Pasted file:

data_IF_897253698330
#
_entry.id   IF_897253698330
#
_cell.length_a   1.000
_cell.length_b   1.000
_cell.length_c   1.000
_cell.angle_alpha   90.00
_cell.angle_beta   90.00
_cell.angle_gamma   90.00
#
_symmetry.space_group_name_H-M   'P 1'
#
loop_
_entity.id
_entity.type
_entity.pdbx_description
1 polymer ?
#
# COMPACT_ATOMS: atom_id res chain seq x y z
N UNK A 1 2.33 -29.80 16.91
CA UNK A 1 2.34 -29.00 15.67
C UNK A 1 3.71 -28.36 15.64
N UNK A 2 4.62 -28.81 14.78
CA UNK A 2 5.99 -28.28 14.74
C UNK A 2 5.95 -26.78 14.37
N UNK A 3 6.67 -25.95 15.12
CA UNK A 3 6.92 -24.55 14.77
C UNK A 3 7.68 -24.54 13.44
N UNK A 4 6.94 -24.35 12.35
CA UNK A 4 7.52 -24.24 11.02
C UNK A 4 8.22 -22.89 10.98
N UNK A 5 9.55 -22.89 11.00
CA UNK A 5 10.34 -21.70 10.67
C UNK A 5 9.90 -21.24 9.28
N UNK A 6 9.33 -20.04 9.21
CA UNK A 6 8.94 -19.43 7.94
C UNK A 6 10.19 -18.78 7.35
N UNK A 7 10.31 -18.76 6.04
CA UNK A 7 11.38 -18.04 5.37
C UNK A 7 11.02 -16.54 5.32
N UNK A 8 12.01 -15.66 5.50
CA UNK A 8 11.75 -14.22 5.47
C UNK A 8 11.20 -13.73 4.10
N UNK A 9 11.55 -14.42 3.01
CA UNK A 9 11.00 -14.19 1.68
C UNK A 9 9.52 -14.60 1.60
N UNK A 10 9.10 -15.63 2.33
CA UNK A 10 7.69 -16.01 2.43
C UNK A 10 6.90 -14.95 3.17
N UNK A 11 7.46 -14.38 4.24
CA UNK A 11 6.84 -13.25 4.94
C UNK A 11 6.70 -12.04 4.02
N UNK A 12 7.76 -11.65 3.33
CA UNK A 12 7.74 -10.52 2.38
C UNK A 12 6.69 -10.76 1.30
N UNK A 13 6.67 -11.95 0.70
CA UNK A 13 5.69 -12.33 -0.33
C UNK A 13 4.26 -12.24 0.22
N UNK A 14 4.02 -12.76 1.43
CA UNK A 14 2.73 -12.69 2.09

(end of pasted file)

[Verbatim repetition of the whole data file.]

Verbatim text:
data_IF_897253698330
#
_entry.id   IF_897253698330
#
_cell.length_a   1.000
_cell.length_b   1.000
_cell.length_c   1.000
_cell.angle_alpha   90.00
_cell.angle_beta   90.00
_cell.angle_gamma   90.00
#
_symmetry.space_group_name_H-M   'P 1'
#
loop_
_entity.id
_entity.type
_entity.pdbx_description
1 polymer ?
#
# COMPACT_ATOMS: atom_id res chain seq x y z
N UNK A 1 2.33 -29.80 16.91
CA UNK A 1 2.34 -29.00 15.67
C UNK A 1 3.71 -28.36 15.64
N UNK A 2 4.62 -28.81 14.78
CA UNK A 2 5.99 -28.28 14.74
C UNK A 2 5.95 -26.78 14.37
N UNK A 3 6.67 -25.95 15.12
CA UNK A 3 6.92 -24.55 14.77
C UNK A 3 7.68 -24.54 13.44
N UNK A 4 6.94 -24.35 12.35
CA UNK A 4 7.52 -24.24 11.02
C UNK A 4 8.22 -22.89 10.98
N UNK A 5 9.55 -22.89 11.00
CA UNK A 5 10.34 -21.70 10.67
C UNK A 5 9.90 -21.24 9.28
N UNK A 6 9.33 -20.04 9.21
CA UNK A 6 8.94 -19.43 7.94
C UNK A 6 10.19 -18.78 7.35
N UNK A 7 10.31 -18.76 6.04
CA UNK A 7 11.38 -18.04 5.37
C UNK A 7 11.02 -16.54 5.32
N UNK A 8 12.01 -15.66 5.50
CA UNK A 8 11.75 -14.22 5.47
C UNK A 8 11.20 -13.73 4.10
N UNK A 9 11.55 -14.42 3.01
CA UNK A 9 11.00 -14.19 1.68
C UNK A 9 9.52 -14.60 1.60
N UNK A 10 9.10 -15.63 2.33
CA UNK A 10 7.69 -16.01 2.43
C UNK A 10 6.90 -14.95 3.17
N UNK A 11 7.46 -14.38 4.24
CA UNK A 11 6.84 -13.25 4.94
C UNK A 11 6.70 -12.04 4.02
N UNK A 12 7.76 -11.65 3.33
CA UNK A 12 7.74 -10.52 2.38
C UNK A 12 6.69 -10.76 1.30
N UNK A 13 6.67 -11.95 0.70
CA UNK A 13 5.69 -12.33 -0.33
C UNK A 13 4.26 -12.24 0.22
N UNK A 14 4.02 -12.76 1.43
CA UNK A 14 2.73 -12.69 2.09